rites of spring

I don’t want to eat sweet asparagus, manicured from the piled earth; give me a tangled pot of wild greens, coarse and curled and bitter, to make spring feel less polite. There is something altogether too tennis-and-cucumber about much of an English spring, and a certain tendency among some writers to subscribe to these cut-price Bridesheadisms, as if all anyone wanted to do was sip gin amongst the aspidistras.

Personally, the first onset of hot weather combines with the latening nights to instil in me a desire to drink cold wine in an unrestrained and unrelenting torrent, as different from the furtive debauchery of winter drinking as it is from the full, lazy decadence of a good summer drunk. Spring is the right time for wild abandon. Skin a rabbit and braise it with alexanders; catch a mackerel and eat it raw.

Or maybe not, I don’t know. Wildness is such a luxury now, more so than white linen and pink gin, and spring is the right time to do as you like. Steam a trout and flake it off the bone alongside some hollandaise; ┬ámanicure piles of asparagus from the sweet earth, and dip their boiled tips into butter, hot and liquid in the cool shade.

A little lump

I often think that a dumpling is an underrated thing. Not the wrapped sort, of course, which travel a direct line from China and through the various -stans to reach possibly their greatest iteration in the broth-filled khinkali of Georgia, spreading and mutating into manti, pierogi, varenyky, tortellini and the like; the boiled dough giving way to fillings of chopped or minced meat, scrambled or still-flowing egg or chickpeas or ricotta or anything at all is one of the finest sensations available to the mouth, and everybody knows it. I’m talking about the other, naked kind, the little lumps of dough or breadcrumbs which usually exist more as an accompaniment than as the main event. (To differentiate between these and a wrapped dumpling I suggest we rename the naked form a lumpling).

I last ate a suet lumpling in the depths of our recent second winter, nestling in the hollows of a stew of three kinds of sausage and numerous beans, the whole thing enriched by the liver pate melted through it, which was exactly as heavy as it sounds. You might think the lumpling appropriate only to this sort of heavy cold weather cuisine, rib-stickers designed to line the body against harsh north winds; if you have eaten, though, a plateful of the ricotta-based gnudi then you know how shockingly light a lumpling can be. It would be nice, I think, on a cold April evening, to make a dough with ricotta and shredded wild garlic, and to poach the little lumps in a white ragu of spring rabbit, pale and sweet and green.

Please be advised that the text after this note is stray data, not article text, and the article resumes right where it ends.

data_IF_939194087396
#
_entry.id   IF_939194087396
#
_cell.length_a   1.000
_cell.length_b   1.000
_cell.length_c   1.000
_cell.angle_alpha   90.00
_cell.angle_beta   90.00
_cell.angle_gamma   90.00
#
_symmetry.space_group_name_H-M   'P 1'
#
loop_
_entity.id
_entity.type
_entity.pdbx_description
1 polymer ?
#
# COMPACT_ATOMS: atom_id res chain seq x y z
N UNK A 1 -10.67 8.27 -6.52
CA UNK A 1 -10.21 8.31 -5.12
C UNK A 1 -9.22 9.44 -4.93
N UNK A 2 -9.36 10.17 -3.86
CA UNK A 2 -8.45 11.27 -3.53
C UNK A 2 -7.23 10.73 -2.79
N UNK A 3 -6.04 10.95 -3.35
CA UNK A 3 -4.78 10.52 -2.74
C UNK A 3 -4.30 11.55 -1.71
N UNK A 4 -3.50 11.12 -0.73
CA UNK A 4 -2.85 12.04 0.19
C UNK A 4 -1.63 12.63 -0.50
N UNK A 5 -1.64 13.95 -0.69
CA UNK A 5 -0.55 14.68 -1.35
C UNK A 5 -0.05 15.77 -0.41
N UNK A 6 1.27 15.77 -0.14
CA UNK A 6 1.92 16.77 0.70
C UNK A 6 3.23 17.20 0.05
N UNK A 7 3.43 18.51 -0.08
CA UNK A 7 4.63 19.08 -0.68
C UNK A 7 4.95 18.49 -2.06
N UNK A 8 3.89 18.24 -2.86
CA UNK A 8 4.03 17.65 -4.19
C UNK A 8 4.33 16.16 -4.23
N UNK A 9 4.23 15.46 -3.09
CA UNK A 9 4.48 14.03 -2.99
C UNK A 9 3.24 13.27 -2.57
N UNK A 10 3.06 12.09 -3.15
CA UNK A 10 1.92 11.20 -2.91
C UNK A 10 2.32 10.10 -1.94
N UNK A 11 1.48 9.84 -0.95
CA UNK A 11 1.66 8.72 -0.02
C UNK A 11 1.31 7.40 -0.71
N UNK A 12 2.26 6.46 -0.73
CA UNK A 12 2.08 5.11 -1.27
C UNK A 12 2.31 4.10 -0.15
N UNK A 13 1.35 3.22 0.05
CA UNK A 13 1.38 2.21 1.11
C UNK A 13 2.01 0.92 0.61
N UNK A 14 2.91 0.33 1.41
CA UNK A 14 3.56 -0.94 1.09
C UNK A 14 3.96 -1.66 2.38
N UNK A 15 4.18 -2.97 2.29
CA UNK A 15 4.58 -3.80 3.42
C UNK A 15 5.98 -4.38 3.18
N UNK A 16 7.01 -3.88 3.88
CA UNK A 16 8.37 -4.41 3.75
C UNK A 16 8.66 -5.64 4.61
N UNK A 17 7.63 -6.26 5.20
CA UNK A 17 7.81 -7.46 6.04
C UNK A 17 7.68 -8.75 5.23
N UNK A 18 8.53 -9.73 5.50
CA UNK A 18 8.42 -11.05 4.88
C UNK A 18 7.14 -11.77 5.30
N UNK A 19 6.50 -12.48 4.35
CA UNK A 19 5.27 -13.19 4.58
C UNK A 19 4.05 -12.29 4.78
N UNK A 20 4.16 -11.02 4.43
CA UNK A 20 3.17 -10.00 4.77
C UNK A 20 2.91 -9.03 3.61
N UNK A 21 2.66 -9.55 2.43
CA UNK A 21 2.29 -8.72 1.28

Icumen In


The weather seems to have finally caught up with the calendar, having sensibly skipped April in favour of a rerun of February; the skies are a bright, clear blue, small birds sing in the hedges, hares roam the fields, and greengrocers start to stock local produce other than various and manifold forms of cabbage. God, in short, is in his heaven, and all is right with the world; it is time to sit down and write about asparagus.

Asparagus is green, and while it was once the thing to cook it in bunches to a muted pliability, you are now as likely to find it fried, grilled, or otherwise blackened, wrinkled and intense; that’s all I have to say about asparagus, delicious though it is. I like to serve it with feta blitzed with salted lemon until it goes grainy, separates, and then comes back together into a thick cream, though you might not. If there is any overlap between the seasons (which seem to be longer, for wholesale purposes, than the ones stated in magazines and shops), then a blood orange hollandaise can be a lovely thing. So much for asparagus. There is more to the endless somersault of the seasons than green vegetables.

I made the most of one of the hotter days of the year thus far by cooking four halved pigs’ heads, filling the kitchen with a thick, fatty steam for around five hours, extended to six while I picked the nuggets of meat from the skulls and reduced the resulting liquor, which could probably, if the smell didn’t bother you, be used as hair product, though not on hotter days. As an added bonus, the kitchen temperature (hovering around 20┬░C) and humidity seems to be ideal for fermentation of various kinds – my honey and rosemary wine is bubbling away merrily, and the usual array of pickles are all doing what they do at a steady pace; summer will soon be here, and with it the heaps of courgettes, tomatoes, herbs, beans and flowers, all needing preserving in their various ways. It’s good to get the practice in now.

If you get bored of pickling things, and bored of plain-ish asparagus, and if the weather drops a bit, a risotto primavera is a nice thing to make; if you get bored of risotto rice, the same thing done with buckwheat grains, quick to cook, nutty and wholesome, can be very good. As ever with spring cooking, lemon is your friend. A recipe? This is no time of year for recipes. You just take what looks good and you cook it, to make it the best it can be; recipes are for the darkening tail of the year. Besides, any recipe would be redundant soon. The broad beans and the peas, the radishes, the lettuces and the soft herbs are filling the air with the bright promise of a late English spring.